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The perennial Passover Seder question – “Why is this night different from all other nights?” – will be replaced in April by “Why is this Passover different from all other Passovers?”
The coronavirus, like an unwelcome and uninvited guest reminiscent of the biblical plagues of the Exodus, will force the most-observed annual Jewish ritual experience, the Seder, to be practiced very differently.
Social distancing – or the more severe “shelter in place” restrictions – will require a rethinking of the normal pattern of overflowing guest lists for this most quintessential of Jewish home gatherings.
The presence of at-risk populations, including elderly grandparents who normally play a critical leadership and educational role, will have to be weighed carefully in each instance to prevent endangerment.
Synagogues normally have a spike in attendance during this season, but by now all have or should have closed their doors to prevent the spread of the virus, and will not reopen before the holiday begins at sundown April 8.
Tens of thousands of Jews normally flock to resort locations to celebrate the holiday in Israel, Florida, Italy and beyond, but this year all Passover destination vacations will surely be canceled.
For the meticulously observant, a vast spring cleaning of the kitchen and changeover to Passover utensils and dishes are required preparations – the one Passover practice paralleling COVID-19 prevention.
But the tradition of shopping for kosher for Passover food in crowded supermarkets may be replaced by an uptick in online orders to forestall the spread of the coronavirus, especially in cities across the country that now are living under “shelter in place” mandates.
All of these adjustments will be fully in the spirit of Jewish tradition, which prioritizes the preservation of life above all. Even the stringent laws of Passover dietary restrictions would necessarily be violated if their observance endangered lives.
In short, the Jewish values of family and community will be under assault by the coronavirus this Passover.
Responsible rabbinic leaders have already acted to shut down synagogues that provide public prayer services and the necessary quorum of 10. This is a cataclysmic shift, especially for Orthodox Jews, whose lives are governed by thrice-daily communal prayer.
Many synagogues, primarily from the liberal denominations that espouse more flexible interpretations of halakhah (Jewish law) have continued services with livestreaming and the like.
Some families will necessarily have smaller Passover Seder tables or use interactive technologies like Zoom or FaceTime to mitigate the separation of families and communities. This is not an option for the most traditionally observant, who eschew activating electrical and recording devices during the initial and final days of the holiday.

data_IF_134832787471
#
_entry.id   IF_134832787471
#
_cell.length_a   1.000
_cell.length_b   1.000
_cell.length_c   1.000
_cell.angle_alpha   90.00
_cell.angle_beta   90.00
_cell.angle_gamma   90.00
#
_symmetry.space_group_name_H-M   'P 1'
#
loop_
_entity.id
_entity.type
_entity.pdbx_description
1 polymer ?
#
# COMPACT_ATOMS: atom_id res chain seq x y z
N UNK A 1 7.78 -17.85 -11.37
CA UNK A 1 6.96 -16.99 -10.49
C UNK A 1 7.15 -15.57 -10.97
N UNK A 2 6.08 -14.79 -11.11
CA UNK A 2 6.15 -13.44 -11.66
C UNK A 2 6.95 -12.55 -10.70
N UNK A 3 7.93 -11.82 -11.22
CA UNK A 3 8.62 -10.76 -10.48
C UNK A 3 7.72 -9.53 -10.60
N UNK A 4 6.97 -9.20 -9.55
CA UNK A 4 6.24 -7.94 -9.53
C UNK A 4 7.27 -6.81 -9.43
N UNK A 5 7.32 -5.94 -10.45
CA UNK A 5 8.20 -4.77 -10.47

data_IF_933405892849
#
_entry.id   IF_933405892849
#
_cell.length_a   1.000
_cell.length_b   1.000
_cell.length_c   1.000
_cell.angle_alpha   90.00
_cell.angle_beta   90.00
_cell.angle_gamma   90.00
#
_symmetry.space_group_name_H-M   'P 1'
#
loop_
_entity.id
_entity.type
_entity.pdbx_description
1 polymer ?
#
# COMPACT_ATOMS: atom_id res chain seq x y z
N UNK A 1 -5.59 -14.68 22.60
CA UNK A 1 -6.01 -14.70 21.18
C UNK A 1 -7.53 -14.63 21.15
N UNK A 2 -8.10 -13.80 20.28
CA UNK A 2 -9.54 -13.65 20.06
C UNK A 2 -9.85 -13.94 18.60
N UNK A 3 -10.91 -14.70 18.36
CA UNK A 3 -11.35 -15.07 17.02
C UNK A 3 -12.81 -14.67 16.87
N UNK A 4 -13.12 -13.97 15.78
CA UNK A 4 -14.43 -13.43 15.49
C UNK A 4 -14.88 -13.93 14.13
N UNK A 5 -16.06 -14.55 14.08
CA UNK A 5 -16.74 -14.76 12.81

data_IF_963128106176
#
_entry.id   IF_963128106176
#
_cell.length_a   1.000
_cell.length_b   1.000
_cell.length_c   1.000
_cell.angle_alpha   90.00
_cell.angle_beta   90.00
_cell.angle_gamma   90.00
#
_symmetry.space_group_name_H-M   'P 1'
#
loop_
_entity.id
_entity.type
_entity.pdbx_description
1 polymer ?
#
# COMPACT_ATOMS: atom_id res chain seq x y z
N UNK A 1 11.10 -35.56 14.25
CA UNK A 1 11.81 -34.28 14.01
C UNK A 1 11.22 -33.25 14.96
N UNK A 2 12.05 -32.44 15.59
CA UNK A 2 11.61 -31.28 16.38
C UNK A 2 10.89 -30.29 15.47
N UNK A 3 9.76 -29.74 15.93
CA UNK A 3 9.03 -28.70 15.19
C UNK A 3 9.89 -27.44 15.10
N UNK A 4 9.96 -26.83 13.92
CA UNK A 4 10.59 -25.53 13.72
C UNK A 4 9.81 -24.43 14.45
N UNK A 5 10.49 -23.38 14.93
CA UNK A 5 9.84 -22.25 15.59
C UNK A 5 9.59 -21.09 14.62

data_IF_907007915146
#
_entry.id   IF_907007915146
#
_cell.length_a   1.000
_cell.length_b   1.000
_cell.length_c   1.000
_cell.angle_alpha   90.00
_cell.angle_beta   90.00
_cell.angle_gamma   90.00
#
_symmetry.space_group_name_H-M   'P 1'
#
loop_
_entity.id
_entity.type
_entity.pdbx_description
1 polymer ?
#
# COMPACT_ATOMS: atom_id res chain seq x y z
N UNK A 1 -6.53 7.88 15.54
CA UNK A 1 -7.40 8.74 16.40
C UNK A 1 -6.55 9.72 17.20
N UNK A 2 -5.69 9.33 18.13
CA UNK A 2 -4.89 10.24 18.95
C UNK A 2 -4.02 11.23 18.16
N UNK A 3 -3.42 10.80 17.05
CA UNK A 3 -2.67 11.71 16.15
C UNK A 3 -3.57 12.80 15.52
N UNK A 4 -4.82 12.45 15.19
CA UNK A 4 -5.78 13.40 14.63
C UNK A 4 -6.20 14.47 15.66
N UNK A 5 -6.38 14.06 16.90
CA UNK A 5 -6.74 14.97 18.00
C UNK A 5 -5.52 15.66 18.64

Creativity will lessen but not erase the threat to Passover traditions this year. But what foundational values will be gained?
Early in the Passover Seder, we recite these words, in ancient Aramaic: “All who are hungry, let them enter and eat. All who are in need, let them come celebrate Passover. … Now we are enslaved, next year we will be free.”
These words will take on deeper meaning this year and heighten our sensitivity and core Jewish values. It will give us an opportunity to perform mitzvot – literally commandments, proverbially good deeds – that are always present but even more so this Passover season, including feeding the hungry, supporting the poor, visiting the sick, freeing the bound and comforting the mourner, among other mitzvot.
We will not be able to perform these mitzvot in the ways we have in the past, but we must find alternative ways to sustain and increase our core values.
The other day, when several members of my immediate family were hunkering down and working from home, we received a phone call from a lay leader in our synagogue who, together with others, was reaching out to check on the hundreds of households in our congregational family.
Normally these calls would go unanswered in the middle of the day, but not these days when more and more people are necessarily at home. These leaders are identifying needs and will, no doubt, assure that those who are experiencing coronavirus isolation, food shortages, and logistical complications will be extended the support that they need.
As the number who are infected increases, visiting virtually with the sick and their caregivers and comforting mourners will become, out of necessity, more commonplace. I am certain that mine is not the only family to offer tutorials on FaceTime and Zoom use for elderly members of the family most at risk for infection and isolation.
Every year when we recite, “Now we are enslaved, next year we will be free,” I ask the assembled at our Seder how this could possibly be relevant to fortunate American Jews who are anything but enslaved.
We often conclude that the Rev. Dr. Martin Luther King Jr.’s oft-quoted teaching in his “Letter from the Birmingham Jail” is the best response: “Injustice anywhere is a threat to justice everywhere. We are caught in an inescapable network of mutuality, tied in a single garment of destiny. Whatever affects one directly, affects all indirectly.”
On this Passover, we are indeed enslaved by this pandemic, but if we focus on our common humanity, our “inescapable network of mutuality,” next year we will be free.
Rabbi Noam Marans is the American Jewish Committee’s director of interreligious and intergroup relations.